Robert Hirsch

The Voice of Reason
Brian Brown-Cashdollar and Ray Marks Discuss WHLD 1270 Radio
By Robert Hirsch
From Forever Young Magazine, April, 2006

This February Brian Brown-Cashdollar, CEO of WHLD 1270 radio and Ray Marks, General Manager, launched a new progressive commercial radio station in Buffalo. From their current offices on Delaware Avenue next to Spot Coffee they discuss their vision for their new voice.

Robert Hirsch: Where did you first get the idea to start a progressive radio station?

Brian Brown-Cashdollar: It was during the first Gulf War. I was living in New York City and listening to WBAI, where I heard things that nobody else was discussing. But I was going off to the Peace Corps and was not able to follow-up. When I returned to this area a few years ago I got involved with local peace activist Dr. Tom Potts in getting Democracy Now hosted by Amy Goodman on the air. Through successful fundraising we were the first to get this program onto a commercial radio station and this planted the seed for what you are hearing today.

RH: Describe WHLD’s mission.

BBC: We call the format independent news and progressive talk radio. We intend to provide a global, humanistic, democratic perspective towards the news, public affairs, the arts and cultural programming that exemplifies journalistic freedom and integrity while creating a local dialogue of diverse viewpoints.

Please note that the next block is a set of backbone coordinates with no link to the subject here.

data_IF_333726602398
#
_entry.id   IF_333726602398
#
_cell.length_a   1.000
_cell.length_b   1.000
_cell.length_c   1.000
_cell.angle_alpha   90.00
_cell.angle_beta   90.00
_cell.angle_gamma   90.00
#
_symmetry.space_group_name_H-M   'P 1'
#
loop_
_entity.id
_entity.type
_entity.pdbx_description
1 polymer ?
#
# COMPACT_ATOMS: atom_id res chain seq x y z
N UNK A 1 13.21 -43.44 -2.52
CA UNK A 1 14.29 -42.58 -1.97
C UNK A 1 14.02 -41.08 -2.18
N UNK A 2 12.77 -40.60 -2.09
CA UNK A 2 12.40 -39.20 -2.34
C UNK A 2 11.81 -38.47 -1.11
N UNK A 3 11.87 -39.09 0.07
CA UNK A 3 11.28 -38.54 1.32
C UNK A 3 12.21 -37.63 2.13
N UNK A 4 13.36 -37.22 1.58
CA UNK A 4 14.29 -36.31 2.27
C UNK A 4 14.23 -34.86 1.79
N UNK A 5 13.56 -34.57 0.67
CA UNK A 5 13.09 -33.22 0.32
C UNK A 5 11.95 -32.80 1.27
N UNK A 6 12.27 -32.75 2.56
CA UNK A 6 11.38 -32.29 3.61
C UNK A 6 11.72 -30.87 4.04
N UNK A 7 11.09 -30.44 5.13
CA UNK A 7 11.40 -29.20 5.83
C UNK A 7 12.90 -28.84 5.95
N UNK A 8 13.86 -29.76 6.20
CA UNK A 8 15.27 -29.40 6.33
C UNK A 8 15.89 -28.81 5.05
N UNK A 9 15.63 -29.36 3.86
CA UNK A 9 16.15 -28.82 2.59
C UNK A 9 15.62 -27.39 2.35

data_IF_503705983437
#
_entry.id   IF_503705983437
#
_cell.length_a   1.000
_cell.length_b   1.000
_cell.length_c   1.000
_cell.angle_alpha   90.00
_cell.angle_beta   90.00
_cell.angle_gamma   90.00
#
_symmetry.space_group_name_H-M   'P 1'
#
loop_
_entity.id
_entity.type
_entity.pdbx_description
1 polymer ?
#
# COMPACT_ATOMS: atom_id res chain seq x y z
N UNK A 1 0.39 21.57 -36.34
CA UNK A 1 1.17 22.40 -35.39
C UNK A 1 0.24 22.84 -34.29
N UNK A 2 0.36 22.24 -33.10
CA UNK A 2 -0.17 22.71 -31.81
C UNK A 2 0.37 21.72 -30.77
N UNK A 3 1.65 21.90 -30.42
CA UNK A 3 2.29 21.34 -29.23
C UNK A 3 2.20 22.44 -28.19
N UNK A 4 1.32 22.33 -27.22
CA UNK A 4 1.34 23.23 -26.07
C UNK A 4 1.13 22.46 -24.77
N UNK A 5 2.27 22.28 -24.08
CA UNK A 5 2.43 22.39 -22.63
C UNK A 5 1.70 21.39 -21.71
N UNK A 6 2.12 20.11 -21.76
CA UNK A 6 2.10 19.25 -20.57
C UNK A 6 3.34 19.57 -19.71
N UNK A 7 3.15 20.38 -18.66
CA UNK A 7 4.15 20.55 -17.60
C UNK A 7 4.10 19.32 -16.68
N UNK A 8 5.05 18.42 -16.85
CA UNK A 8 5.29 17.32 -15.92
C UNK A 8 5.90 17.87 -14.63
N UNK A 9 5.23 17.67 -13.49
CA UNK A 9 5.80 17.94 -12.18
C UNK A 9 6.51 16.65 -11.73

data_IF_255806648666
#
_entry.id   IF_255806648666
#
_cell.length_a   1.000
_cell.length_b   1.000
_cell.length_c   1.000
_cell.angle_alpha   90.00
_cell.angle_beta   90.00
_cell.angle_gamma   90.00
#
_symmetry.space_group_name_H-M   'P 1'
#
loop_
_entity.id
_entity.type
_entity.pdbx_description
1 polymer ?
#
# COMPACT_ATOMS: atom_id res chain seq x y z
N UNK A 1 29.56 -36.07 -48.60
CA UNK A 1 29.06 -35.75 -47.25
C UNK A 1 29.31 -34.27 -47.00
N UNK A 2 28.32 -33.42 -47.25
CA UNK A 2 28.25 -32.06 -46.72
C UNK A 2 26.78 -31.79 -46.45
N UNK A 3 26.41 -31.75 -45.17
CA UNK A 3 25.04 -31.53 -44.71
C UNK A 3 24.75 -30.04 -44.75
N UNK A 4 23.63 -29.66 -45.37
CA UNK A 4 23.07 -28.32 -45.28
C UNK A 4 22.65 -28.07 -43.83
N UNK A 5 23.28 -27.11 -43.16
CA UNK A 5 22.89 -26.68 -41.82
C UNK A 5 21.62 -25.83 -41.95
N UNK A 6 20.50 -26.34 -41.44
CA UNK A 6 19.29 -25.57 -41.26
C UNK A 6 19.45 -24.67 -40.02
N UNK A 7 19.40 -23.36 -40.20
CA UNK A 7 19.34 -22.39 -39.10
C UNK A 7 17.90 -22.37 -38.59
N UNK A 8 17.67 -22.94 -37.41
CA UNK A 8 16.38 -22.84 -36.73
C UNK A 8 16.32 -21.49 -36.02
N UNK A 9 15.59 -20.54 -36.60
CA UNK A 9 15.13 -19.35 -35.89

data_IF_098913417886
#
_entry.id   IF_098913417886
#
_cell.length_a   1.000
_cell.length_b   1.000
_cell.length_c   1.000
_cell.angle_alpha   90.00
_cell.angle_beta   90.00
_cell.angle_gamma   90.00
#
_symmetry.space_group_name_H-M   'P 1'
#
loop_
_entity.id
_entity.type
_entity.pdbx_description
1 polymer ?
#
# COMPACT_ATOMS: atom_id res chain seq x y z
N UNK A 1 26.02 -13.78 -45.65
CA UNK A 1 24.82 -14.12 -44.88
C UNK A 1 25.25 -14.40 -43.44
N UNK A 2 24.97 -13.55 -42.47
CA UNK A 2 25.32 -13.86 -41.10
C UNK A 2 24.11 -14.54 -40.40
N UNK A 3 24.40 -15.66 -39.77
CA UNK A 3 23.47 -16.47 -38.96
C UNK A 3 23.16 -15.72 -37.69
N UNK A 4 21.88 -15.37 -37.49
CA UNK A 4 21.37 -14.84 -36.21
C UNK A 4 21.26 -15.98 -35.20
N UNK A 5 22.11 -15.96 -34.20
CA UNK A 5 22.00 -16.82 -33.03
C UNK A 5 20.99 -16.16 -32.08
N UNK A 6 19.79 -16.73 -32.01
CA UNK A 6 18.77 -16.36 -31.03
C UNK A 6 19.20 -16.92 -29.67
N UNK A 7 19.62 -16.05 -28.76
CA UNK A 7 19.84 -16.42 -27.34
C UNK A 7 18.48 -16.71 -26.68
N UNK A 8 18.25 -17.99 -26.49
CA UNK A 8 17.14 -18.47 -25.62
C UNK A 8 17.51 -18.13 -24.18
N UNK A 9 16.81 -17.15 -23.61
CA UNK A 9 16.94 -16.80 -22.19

RH: What do you want the new radio station to do?

BBC: The press chooses not to cover important stories in a real way. Locally we can see this in the issues involving Love Canal and Hickory Woods. Basically news and information that needs to get out there because it affects people’s everyday lives gets filtered, much in the same way that callers to talk shows are filtered before being allowed on the air. We want to give as honest a rendering of the local, national and international news as we can. One way or another, we are all affected by how accurately news and events are covered or not covered, with the results having drastic affects on the quality of our lives.

RH: As CEO do you dictate the content of the shows?

BBC: No. I’m not setting an issue specific agenda. I don’t have a list of topics that I insist be covered. I’m not shy about expressing my ideas, but I try not to intervene into the content of our shows. Our people are responsible for the content of their own shows. What I want is honest coverage of any topic.

RH: How did Ray Marks become the general manager?

Ray Marks: I’ve been in commercial broadcasting for 39 years and I came out of retirement about a year ago to work with Brian to bring progressive programming to Western New York because I was fed-up with the one-sided viewpoint of commercial radio.

RH: Explain your motto: The Voice of Reason.